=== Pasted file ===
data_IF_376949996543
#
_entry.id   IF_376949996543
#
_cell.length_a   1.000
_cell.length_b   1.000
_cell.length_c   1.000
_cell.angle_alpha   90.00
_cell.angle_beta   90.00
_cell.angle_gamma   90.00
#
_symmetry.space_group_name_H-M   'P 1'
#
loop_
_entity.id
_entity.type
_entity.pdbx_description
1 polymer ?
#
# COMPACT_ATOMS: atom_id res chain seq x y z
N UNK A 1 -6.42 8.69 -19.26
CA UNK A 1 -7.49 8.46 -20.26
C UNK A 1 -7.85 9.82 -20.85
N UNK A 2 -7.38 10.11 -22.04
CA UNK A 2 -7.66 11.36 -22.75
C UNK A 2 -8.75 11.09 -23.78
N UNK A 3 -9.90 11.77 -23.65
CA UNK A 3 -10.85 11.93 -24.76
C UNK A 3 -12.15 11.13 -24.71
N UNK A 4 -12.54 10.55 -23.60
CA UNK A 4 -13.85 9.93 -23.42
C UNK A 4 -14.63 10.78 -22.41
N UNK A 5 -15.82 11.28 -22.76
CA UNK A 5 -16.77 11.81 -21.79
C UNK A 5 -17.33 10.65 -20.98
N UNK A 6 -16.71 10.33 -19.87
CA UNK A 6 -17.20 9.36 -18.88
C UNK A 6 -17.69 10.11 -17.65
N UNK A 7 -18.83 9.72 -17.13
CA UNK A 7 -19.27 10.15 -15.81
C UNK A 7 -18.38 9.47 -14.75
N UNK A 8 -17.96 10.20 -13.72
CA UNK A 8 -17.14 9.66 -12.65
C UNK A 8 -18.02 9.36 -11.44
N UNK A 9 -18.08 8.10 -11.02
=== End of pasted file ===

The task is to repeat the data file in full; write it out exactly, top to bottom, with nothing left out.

data_IF_376949996543
#
_entry.id   IF_376949996543
#
_cell.length_a   1.000
_cell.length_b   1.000
_cell.length_c   1.000
_cell.angle_alpha   90.00
_cell.angle_beta   90.00
_cell.angle_gamma   90.00
#
_symmetry.space_group_name_H-M   'P 1'
#
loop_
_entity.id
_entity.type
_entity.pdbx_description
1 polymer ?
#
# COMPACT_ATOMS: atom_id res chain seq x y z
N UNK A 1 -6.42 8.69 -19.26
CA UNK A 1 -7.49 8.46 -20.26
C UNK A 1 -7.85 9.82 -20.85
N UNK A 2 -7.38 10.11 -22.04
CA UNK A 2 -7.66 11.36 -22.75
C UNK A 2 -8.75 11.09 -23.78
N UNK A 3 -9.90 11.77 -23.65
CA UNK A 3 -10.85 11.93 -24.76
C UNK A 3 -12.15 11.13 -24.71
N UNK A 4 -12.54 10.55 -23.60
CA UNK A 4 -13.85 9.93 -23.42
C UNK A 4 -14.63 10.78 -22.41
N UNK A 5 -15.82 11.28 -22.76
CA UNK A 5 -16.77 11.81 -21.79
C UNK A 5 -17.33 10.65 -20.98
N UNK A 6 -16.71 10.33 -19.87
CA UNK A 6 -17.20 9.36 -18.88
C UNK A 6 -17.69 10.11 -17.65
N UNK A 7 -18.83 9.72 -17.13
CA UNK A 7 -19.27 10.15 -15.81
C UNK A 7 -18.38 9.47 -14.75
N UNK A 8 -17.96 10.20 -13.72
CA UNK A 8 -17.14 9.66 -12.65
C UNK A 8 -18.02 9.36 -11.44
N UNK A 9 -18.08 8.10 -11.02